According to Howard (2007), probation is the release of an offender who has been convicted to the community without sending the person to prison. Such a person is then put under a program of conditional suspended sentence. Parole on the other hand is the release of an offender to the community after he has partly served sentence in a prison or jail and has demonstrated that he/she can conform to the rules and regulations. Howard (2007) explains that even though these practices can potentially reduce overcrowding in prisons and jails, their major aim is rehabilitation and correction of the offenders.
Alternatives to Probation and Parole
Hussey and Duffee (2010) noted that apart from incarceration, other alternatives to probation and parole include restitution, fines and community service. However of the three, community service can suitably serve as the best alternative to probation and parole. It involves the offender being released to the community where he is made do some community work without pay. This has to continue for a given period of time with minimal supervision from a probation officer.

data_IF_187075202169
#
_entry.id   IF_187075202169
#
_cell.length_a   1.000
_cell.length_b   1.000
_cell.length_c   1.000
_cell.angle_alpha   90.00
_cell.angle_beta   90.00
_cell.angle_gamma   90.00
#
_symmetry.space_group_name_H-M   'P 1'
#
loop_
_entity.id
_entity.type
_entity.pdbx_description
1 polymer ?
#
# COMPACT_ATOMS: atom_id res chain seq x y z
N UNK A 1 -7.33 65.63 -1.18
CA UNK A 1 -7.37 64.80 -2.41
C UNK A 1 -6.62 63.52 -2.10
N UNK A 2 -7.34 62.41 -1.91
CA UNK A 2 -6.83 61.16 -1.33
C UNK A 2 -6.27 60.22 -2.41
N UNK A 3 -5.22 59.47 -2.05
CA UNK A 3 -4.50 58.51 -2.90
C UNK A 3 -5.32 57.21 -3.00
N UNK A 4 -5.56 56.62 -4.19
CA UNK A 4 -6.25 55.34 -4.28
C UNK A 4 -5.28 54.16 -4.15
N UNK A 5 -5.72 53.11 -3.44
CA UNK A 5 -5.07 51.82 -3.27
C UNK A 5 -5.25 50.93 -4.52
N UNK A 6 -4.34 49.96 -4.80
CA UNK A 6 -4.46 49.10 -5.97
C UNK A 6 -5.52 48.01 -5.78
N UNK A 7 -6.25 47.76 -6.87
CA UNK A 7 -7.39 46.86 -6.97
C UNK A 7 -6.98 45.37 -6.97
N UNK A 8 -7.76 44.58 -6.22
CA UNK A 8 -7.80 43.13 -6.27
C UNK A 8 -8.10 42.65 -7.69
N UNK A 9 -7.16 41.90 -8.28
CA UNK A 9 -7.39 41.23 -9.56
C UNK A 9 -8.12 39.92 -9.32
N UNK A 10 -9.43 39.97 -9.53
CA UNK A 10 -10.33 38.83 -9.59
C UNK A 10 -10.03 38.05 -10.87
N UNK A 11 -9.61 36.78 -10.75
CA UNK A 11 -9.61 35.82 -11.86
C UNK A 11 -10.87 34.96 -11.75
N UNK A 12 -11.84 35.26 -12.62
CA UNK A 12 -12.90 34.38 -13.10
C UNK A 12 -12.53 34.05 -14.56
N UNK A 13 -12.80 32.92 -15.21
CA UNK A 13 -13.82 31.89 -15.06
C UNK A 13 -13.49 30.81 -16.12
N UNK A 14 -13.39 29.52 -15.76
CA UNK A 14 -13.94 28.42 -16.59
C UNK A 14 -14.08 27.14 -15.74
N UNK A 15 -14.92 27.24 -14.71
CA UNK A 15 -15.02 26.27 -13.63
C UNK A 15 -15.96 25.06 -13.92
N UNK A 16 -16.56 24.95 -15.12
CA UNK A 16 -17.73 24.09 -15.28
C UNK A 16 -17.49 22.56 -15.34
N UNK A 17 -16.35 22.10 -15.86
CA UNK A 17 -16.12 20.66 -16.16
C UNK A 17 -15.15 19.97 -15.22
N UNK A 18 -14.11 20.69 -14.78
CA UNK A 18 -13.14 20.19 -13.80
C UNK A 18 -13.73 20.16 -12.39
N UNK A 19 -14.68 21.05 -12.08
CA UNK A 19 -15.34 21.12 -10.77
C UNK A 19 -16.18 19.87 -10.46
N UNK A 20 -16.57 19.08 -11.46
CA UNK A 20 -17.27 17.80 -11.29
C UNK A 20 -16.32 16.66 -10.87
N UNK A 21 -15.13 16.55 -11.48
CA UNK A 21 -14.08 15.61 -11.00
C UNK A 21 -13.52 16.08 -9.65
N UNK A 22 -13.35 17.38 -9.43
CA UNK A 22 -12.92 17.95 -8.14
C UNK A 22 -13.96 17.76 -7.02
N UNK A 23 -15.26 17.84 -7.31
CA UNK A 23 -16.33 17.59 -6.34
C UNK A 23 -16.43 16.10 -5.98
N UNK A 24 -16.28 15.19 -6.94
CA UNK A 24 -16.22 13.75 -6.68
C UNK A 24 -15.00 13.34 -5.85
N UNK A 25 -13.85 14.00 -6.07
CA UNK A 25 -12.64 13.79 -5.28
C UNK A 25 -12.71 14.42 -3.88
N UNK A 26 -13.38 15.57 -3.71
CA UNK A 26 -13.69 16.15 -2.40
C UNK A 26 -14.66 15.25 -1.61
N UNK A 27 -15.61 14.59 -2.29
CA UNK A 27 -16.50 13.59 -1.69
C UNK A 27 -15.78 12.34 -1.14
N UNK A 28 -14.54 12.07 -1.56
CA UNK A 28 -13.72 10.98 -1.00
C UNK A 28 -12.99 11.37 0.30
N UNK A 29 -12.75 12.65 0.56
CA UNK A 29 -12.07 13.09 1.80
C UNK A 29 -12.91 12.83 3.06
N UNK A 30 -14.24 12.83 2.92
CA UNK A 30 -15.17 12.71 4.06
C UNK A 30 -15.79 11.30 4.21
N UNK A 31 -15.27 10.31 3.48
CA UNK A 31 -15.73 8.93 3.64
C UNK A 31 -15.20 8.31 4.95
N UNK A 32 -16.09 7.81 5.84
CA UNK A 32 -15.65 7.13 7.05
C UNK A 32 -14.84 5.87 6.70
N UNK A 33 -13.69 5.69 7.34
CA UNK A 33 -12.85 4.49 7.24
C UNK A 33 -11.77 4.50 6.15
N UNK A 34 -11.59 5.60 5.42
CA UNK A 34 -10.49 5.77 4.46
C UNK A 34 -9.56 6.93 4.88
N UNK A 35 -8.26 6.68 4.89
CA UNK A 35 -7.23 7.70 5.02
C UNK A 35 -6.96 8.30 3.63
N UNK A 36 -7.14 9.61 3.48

According to Hussey and Duffee (2010), fines and restitution could also serve as alternatives. However, they can only be used where those convicted of crime(s) are able to pay the fines and restitution. In cases where they are not able to pay, incarceration becomes the only alternative.
Although probation and parole have not worked effectively in preventing crimes, the systems cannot completely be phased out because they help to ease overcrowding in prisons. They also allow inmates who have shown improvement in behavior to join their loved ones and engage in activities that are beneficial to society.